Essay on Analysis of St. Augustine’s Confessions
1927 Words8 Pages
St. Augustine’s Confessions
St. Augustine is a man with a rational mind. As a philosopher, scholar, and teacher of rhetoric, he is trained in and practices the art of logical thought and coherent reasoning. The pursuits of his life guide him to seek concrete answers to specific questions. Religion, the practice of which relies primarily on faith—occasionally blind faith—presents itself as unable to be penetrated by any sort of scientific study or inquiry. Yet, like a true scientist and philosopher, one of the first questions St. Augustine poses in his Confessions is: “What, then, is the God I worship” (23)? For a long time, Augustine searches for knowledge about God as a physical body, a particular entity—almost as if the Lord…show more content…
One of the opening lines of his Confessions may provide a clue: “Man is one of your creatures, Lord, and his instinct is to praise you” (21). This suggests that man possesses an innate instinct to seek God and spiritual enlightenment. It implies that man, as a product of God, will inherently desire knowledge of and a relationship with his creator. Augustine continues by saying: “The thought of [God] stirs [man] so deeply that he cannot be content unless he praises you, because you made us for yourself and our hearts find no peace until they rest in you” (21). This suggests that though man may struggle on earth, should he decide to turn to God he will experience peace and rest in the Lord. Here Augustine also states that unless man has found God, “he cannot be content,” implying that those who have not found God will feel a constant inner void.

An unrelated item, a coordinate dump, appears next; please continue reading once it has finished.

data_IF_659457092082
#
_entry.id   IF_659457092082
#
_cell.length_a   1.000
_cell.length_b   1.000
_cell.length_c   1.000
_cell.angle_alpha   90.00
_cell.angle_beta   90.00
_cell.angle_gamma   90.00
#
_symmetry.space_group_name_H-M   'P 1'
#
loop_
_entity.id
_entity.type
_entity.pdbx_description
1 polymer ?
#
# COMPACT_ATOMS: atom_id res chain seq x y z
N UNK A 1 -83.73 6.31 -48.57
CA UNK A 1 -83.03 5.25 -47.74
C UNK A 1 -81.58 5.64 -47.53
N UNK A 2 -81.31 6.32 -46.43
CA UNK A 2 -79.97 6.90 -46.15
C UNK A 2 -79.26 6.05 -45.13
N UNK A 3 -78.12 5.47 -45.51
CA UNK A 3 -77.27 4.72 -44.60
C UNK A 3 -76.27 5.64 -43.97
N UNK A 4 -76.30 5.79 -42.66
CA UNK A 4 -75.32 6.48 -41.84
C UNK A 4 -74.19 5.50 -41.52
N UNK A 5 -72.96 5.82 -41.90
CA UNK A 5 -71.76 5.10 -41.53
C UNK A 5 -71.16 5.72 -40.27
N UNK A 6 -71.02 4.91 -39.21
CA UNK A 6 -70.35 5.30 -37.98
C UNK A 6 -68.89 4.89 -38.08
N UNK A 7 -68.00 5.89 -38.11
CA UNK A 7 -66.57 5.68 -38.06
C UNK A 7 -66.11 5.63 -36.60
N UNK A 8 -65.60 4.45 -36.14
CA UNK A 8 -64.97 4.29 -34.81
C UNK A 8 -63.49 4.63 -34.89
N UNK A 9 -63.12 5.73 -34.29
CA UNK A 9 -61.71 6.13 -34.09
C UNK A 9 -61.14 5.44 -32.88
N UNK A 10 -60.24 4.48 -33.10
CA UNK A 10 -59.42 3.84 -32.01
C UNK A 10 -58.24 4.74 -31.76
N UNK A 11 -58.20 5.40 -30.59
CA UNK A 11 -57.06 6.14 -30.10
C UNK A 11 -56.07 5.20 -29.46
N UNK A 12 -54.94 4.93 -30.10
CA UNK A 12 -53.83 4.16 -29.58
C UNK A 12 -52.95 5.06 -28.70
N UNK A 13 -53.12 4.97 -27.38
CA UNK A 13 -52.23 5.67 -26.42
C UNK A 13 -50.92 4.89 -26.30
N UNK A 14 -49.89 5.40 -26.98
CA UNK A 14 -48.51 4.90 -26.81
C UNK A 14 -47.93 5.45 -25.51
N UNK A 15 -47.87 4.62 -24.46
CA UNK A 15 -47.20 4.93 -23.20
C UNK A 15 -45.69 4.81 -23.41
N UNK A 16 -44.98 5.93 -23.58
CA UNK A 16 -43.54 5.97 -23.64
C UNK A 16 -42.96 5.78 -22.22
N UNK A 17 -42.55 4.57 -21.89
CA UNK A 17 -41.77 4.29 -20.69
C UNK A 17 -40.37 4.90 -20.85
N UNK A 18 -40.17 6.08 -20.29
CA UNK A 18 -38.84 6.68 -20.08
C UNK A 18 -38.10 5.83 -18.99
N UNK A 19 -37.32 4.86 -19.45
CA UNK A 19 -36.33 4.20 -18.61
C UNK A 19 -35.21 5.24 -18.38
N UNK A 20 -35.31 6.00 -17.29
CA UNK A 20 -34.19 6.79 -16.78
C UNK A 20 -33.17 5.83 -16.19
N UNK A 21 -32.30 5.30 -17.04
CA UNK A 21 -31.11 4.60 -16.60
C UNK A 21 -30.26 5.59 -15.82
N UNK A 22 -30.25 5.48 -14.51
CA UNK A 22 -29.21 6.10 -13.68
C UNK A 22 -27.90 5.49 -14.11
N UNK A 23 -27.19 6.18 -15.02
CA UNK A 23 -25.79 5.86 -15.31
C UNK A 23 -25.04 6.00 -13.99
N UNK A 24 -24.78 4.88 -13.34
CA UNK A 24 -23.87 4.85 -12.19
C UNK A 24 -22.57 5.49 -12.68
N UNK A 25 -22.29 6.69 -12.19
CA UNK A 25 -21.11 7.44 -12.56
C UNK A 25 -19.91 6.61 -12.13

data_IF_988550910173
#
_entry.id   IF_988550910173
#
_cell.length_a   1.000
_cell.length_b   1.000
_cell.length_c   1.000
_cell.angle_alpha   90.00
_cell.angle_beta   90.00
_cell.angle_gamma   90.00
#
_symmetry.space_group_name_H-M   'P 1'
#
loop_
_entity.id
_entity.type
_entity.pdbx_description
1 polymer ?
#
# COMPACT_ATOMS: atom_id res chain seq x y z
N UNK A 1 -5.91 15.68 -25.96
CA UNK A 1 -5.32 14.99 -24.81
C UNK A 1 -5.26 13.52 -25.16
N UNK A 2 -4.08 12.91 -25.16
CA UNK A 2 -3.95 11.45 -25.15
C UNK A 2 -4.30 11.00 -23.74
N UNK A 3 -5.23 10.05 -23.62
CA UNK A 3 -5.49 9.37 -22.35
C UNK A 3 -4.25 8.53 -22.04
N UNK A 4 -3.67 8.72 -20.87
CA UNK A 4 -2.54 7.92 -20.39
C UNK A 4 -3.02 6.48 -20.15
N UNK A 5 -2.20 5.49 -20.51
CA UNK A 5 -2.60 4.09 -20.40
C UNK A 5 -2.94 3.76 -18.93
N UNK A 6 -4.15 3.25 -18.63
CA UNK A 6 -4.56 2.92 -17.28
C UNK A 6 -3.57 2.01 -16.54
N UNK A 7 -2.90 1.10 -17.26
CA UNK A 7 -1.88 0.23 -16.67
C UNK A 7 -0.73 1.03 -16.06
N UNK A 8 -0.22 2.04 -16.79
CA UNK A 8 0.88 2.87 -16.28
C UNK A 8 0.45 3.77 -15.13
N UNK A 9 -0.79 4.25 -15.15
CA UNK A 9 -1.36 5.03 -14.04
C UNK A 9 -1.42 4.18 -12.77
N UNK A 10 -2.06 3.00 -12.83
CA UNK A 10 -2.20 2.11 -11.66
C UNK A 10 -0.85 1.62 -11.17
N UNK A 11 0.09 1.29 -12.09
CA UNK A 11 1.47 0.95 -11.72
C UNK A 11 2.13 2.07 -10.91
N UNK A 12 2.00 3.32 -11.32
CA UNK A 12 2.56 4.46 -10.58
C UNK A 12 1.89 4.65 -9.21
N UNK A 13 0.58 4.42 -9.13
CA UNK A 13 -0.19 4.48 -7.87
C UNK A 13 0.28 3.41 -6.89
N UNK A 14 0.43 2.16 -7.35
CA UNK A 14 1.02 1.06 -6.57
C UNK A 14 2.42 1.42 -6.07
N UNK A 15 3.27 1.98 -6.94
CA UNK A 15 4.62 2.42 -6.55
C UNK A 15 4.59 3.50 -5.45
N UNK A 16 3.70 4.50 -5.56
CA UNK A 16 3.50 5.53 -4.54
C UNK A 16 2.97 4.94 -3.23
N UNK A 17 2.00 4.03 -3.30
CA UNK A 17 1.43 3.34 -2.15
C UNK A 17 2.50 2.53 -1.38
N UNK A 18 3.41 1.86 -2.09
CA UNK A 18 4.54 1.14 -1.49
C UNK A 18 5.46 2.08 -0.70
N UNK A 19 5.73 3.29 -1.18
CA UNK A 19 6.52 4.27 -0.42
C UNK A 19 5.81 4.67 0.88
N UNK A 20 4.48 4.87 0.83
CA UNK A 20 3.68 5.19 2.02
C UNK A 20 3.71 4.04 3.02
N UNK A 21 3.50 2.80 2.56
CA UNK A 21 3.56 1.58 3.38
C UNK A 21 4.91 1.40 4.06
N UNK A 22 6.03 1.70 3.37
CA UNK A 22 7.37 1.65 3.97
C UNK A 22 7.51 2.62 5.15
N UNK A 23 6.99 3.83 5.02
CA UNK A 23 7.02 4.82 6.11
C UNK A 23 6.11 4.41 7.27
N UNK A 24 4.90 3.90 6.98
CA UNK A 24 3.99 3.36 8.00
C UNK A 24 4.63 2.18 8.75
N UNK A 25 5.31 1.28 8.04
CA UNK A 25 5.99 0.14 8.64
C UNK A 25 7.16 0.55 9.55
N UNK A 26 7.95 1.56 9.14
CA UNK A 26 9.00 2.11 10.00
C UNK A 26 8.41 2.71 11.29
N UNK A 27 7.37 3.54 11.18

Despite the fact that Augustine comes to view a relationship with God as a natural and fundamental part of life, filling an inherent void, he also makes it clear that he derives great pleasure from his newfound religious understanding. So what does Augustine gain from religion, and his relationship with God? What had been lacking in his relationships with other men prior to his Christian awakening that then received fulfillment through his relationship with God? Augustine says: “Dust and ashes though I am, let me appeal to your pity, since it is
Augustine's Confessions Paper
1340 Words6 Pages
When one reads the word "confessions," one would not necessarily associate it with the word "narrative." Confessions seem to be more of something stated directly without any story-like element. They are also a more personal thing- one does not simply put them in a story form unless purposely intending to do so, because usually it is something that expresses guilt for something personal or is between the author and their conscience (or perhaps to themselves). However, there can always be an exception, like Augustine's Confessions. It is written as a form of a narrative, even though the original the main audience for whom it was written is God, yet it is also intended to be read by anyone, almost as a didactic piece that sets an example…show more content…
So one intention is that the narrative be for anyone to read and go off of as an example or guide to their own morality. This is also logical because if he were writing his confessions solely for God, he would have no need to publish it or share it with anyone else, and saying that it is not for God only further supports this intention.
However, Augustine has another agenda- his confessions are also meant to show his praise and love for God. He says this in the fifth book with: "Accept the sacrifice of my confessions by the agency of my tongue, which Thou has formed and quickened, that it may confess to Thy name... But let my soul praise Thee, that it may love Thee; and let it confess Thine own mercies to Thee, that it may praise Thee." This is a clear declaration of his praise to God, and almost another underlying message of the text to the audience. So as he is writing about his life, he is trying also to set an example to the audience about how his choices were not always the best and use this as a guide to their own lives. And finally through his story, use his conversion and change as a way to praise God to show that even someone who "strayed off" the path was able to redeem themselves and how merciful and good God is to accept someone even as sinful as he was.
To bring this all together, Augustine uses details and parallels between some biblical references to